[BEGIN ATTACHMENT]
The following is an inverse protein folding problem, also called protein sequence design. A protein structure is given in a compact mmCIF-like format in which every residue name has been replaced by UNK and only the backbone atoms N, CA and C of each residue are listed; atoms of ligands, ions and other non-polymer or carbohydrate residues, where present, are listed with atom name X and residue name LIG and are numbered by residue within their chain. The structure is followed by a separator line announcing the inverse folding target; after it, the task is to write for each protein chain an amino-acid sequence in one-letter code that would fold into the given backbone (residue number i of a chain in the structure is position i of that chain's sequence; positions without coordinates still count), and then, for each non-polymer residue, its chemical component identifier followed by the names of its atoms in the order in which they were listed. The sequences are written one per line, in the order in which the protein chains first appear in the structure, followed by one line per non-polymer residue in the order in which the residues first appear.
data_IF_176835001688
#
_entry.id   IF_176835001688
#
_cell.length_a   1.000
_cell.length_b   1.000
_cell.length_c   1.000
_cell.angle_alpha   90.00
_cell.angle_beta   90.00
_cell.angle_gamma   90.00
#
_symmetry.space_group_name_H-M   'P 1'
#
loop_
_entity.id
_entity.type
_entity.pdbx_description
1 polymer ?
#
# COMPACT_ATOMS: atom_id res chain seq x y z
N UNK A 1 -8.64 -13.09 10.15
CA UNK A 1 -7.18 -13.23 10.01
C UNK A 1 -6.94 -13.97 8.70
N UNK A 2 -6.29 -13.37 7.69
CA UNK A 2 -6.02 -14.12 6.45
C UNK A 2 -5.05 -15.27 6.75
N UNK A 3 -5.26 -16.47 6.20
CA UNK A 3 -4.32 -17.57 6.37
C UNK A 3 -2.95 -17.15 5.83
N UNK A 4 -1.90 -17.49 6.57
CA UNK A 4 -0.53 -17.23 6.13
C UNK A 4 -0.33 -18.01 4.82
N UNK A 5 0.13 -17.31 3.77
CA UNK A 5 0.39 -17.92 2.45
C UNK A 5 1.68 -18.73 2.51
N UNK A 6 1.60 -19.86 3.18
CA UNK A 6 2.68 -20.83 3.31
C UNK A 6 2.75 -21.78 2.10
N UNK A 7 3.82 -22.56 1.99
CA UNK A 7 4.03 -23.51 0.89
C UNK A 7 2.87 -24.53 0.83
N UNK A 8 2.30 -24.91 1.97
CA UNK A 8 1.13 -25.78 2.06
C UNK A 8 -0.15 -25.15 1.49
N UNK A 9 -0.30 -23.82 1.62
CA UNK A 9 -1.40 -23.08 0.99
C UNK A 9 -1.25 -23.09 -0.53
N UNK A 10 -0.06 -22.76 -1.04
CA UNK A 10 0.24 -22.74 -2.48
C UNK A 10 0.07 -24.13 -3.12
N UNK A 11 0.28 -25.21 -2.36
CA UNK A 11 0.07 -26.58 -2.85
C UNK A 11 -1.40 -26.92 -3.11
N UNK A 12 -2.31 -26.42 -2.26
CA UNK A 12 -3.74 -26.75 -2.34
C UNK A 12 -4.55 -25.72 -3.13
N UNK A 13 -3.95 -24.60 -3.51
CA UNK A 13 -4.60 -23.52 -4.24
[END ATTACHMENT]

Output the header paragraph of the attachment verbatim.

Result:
The following is an inverse protein folding problem, also called protein sequence design. A protein structure is given in a compact mmCIF-like format in which every residue name has been replaced by UNK and only the backbone atoms N, CA and C of each residue are listed; atoms of ligands, ions and other non-polymer or carbohydrate residues, where present, are listed with atom name X and residue name LIG and are numbered by residue within their chain. The structure is followed by a separator line announcing the inverse folding target; after it, the task is to write for each protein chain an amino-acid sequence in one-letter code that would fold into the given backbone (residue number i of a chain in the structure is position i of that chain's sequence; positions without coordinates still count), and then, for each non-polymer residue, its chemical component identifier followed by the names of its atoms in the order in which they were listed. The sequences are written one per line, in the order in which the protein chains first appear in the structure, followed by one line per non-polymer residue in the order in which the residues first appear.